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about 2 years ago by Debbie Lloyd

Top tips for parents struggling with remote working

Wfh With Kids

HR Grapevine looks at ways to help parents who are struggling with remote working. 

The UK has just reached its fourth week of lockdown following the coronavirus pandemic, and the Government has since revealed there are no immediate plans to lift lockdown measures.

Foreign Secretary Dominic Raab recently revealed that the UK’s plan is working but that ‘we are still not past the peak of this virus’, reported the BBC.

He added: “Keep this up, we have come too far, lost too many loved ones and sacrificed too much to ease up.”

It is therefore likely that parents will face further disruption as they continue working from home alongside children who are not able to attend school.

Prime Minister Boris Johnson revealed last month that there would be a nationwide school closure, which has left many parents juggling home-schooling alongside their work commitments and responsibilities.

According to Peter Cheese, Chief Executive of the CIPD, the professional body for HR and people development, employers ‘must accept’ that there will be disruption to many employees’ lives and should therefore put in place allowances to support those who may be impacted.

“The Government’s decision to close schools will have a massive impact on working parents. Those that are able to work from home should continue to do so as far as they can. However, this is an exceptional circumstance. Employers must accept that there will be disruption and that working parents will struggle to be as productive as normal,” he said.

“Employers need to make allowances for this and take a flexible approach, especially for people with younger children who will inevitably need more care. With many schools looking at remote teaching, parents will have to juggle their work with helping their children to access school activities. There may be limited space and limited equipment to manage both parents and children working from home each day. There will be disruption.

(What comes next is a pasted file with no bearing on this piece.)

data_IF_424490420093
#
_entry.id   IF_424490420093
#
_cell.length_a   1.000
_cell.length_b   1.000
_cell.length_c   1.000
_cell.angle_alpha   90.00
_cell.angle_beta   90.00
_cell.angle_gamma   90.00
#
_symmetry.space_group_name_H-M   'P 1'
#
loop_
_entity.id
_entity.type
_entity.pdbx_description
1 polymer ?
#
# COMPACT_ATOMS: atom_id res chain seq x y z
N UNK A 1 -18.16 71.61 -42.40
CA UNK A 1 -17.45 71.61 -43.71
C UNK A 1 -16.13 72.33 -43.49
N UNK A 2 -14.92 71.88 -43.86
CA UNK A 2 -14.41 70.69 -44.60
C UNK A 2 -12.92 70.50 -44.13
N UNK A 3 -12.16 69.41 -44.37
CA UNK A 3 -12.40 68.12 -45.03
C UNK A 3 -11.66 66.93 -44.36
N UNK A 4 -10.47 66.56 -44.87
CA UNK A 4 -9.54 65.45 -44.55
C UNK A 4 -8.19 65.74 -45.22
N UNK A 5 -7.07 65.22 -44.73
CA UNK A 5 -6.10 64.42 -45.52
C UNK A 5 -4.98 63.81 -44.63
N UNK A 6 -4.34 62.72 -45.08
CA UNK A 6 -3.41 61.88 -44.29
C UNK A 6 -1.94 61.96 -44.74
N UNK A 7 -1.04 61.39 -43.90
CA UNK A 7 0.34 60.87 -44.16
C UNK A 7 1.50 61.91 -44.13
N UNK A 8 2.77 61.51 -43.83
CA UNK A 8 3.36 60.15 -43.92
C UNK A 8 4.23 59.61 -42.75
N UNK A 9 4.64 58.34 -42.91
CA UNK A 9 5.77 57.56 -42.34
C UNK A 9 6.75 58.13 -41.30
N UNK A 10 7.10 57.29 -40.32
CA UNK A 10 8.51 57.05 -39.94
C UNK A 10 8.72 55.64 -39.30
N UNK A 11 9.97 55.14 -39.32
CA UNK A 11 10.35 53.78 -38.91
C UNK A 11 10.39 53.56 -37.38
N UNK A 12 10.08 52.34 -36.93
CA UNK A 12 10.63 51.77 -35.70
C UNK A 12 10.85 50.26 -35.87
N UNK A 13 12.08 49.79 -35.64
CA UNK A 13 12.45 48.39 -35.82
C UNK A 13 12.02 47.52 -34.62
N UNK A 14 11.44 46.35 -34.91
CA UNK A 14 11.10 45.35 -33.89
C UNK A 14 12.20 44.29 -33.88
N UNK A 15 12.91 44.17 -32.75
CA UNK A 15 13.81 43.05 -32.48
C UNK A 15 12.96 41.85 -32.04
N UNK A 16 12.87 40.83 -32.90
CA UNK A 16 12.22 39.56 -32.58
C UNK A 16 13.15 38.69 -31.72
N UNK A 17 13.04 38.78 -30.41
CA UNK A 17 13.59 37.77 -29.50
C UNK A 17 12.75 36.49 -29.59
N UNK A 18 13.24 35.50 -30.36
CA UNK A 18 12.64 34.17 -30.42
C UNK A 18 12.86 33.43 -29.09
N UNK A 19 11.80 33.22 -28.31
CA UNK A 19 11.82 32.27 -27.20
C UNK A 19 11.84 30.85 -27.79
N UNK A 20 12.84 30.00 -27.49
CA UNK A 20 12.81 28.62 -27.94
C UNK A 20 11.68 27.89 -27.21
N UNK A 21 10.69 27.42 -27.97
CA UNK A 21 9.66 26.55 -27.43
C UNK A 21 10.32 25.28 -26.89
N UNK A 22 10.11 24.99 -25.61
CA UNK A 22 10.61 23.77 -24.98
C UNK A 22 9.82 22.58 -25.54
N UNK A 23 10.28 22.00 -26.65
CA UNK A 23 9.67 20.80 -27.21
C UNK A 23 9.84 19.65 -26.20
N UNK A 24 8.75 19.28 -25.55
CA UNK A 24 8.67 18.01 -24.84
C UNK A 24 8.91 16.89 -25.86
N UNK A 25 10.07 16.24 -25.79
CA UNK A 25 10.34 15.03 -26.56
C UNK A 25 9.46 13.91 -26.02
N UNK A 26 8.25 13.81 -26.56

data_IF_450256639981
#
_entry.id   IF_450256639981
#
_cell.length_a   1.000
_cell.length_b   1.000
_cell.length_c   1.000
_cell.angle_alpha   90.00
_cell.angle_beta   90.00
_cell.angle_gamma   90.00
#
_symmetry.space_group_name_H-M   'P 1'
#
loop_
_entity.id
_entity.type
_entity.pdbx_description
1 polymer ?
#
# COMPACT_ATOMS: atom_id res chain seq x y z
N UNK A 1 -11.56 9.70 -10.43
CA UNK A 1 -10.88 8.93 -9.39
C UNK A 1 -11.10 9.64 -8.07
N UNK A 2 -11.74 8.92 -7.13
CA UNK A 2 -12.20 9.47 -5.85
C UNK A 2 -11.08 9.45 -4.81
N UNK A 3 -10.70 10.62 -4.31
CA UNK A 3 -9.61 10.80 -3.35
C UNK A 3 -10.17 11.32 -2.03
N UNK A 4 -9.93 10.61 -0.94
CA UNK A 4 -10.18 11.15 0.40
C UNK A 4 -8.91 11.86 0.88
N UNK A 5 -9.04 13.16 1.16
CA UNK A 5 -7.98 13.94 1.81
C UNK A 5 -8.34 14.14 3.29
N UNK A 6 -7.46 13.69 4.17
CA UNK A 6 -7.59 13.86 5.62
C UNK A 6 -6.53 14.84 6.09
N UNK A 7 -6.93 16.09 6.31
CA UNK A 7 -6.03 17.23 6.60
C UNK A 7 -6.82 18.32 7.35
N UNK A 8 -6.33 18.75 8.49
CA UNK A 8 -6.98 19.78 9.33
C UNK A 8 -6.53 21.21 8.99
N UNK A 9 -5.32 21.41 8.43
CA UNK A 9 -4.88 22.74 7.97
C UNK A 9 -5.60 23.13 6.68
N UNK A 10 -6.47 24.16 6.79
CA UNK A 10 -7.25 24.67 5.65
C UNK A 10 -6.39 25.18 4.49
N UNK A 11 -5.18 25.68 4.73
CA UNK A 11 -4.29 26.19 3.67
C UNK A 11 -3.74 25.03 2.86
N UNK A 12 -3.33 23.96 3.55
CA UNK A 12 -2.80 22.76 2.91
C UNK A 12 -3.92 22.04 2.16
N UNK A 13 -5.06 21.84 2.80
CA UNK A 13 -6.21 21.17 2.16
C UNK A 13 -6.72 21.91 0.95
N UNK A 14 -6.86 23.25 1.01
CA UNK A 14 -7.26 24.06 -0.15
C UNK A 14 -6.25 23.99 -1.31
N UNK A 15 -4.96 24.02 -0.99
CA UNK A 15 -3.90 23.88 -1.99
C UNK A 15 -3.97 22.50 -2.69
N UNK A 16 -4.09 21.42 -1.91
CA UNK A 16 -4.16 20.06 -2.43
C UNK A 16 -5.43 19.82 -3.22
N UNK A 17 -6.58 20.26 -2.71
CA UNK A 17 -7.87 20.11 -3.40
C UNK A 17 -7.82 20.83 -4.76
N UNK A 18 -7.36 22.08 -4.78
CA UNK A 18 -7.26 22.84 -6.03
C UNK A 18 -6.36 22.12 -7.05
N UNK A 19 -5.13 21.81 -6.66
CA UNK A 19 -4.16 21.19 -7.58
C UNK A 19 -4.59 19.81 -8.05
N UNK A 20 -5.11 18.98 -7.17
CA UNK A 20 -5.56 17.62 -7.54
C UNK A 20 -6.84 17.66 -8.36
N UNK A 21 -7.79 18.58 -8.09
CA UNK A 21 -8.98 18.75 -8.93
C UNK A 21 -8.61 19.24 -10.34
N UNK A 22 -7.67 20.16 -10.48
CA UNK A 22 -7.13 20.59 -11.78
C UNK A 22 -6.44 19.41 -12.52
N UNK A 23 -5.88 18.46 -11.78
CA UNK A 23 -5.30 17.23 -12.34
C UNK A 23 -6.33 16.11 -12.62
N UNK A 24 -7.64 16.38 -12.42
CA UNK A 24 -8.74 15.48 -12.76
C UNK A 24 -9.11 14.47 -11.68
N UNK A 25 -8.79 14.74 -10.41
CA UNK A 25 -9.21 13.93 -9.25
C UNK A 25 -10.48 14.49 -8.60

“Employees should speak to their line managers and HR teams to understand how they can best balance family and work commitments, especially as this stands to be for a prolonged period of time.”

Similarly, an HR leader recently took to LinkedIn urging parents who are working from home to “stop apologising for kid-noises in the background while you’re on conference calls (sic)”.

With this in mind, what can working parents put in place in the home to help them manage both work and school? According to the Independent, establishing a routine is essential to give each day structure, for example, putting in place nap times, set times for meals and when teaching will commence or end.

In addition, putting in place a designated workspace can help to separate work and home life, which will help parents to concentrate on work tasks.

Making use of the technology that’s available is also essential. This is something Lindsey Ivie is doing. Writing on LinkedIn, she shared that she would be launching a virtual pre-school to occupy children during the day, while giving ‘parents the opportunity to catch up on work’.

Additionally, if an employee is feeling overwhelmed by the multiple responsibilities, they should speak to the firm's HR department about the possibility of changing hours to help with childcare arrangements.

Meanwhile, Rowland Hanley, Group Vice President at Gartner, called on business leaders to ‘lead compassionately’ during these uncertain times where parents have had to adjust their lives dramatically.

In a LinkedIn post, he said: “Stop worrying if people are pulling their weight and start worrying about the weight on their shoulders. They need you now more than ever. Lead compassionately. I know you can.”

It’s likely that many parents are trying to adapt as quickly as they can to manage both their home and work life, meaning never before has it been more crucial for an employer to support their staff.

HR Grapevine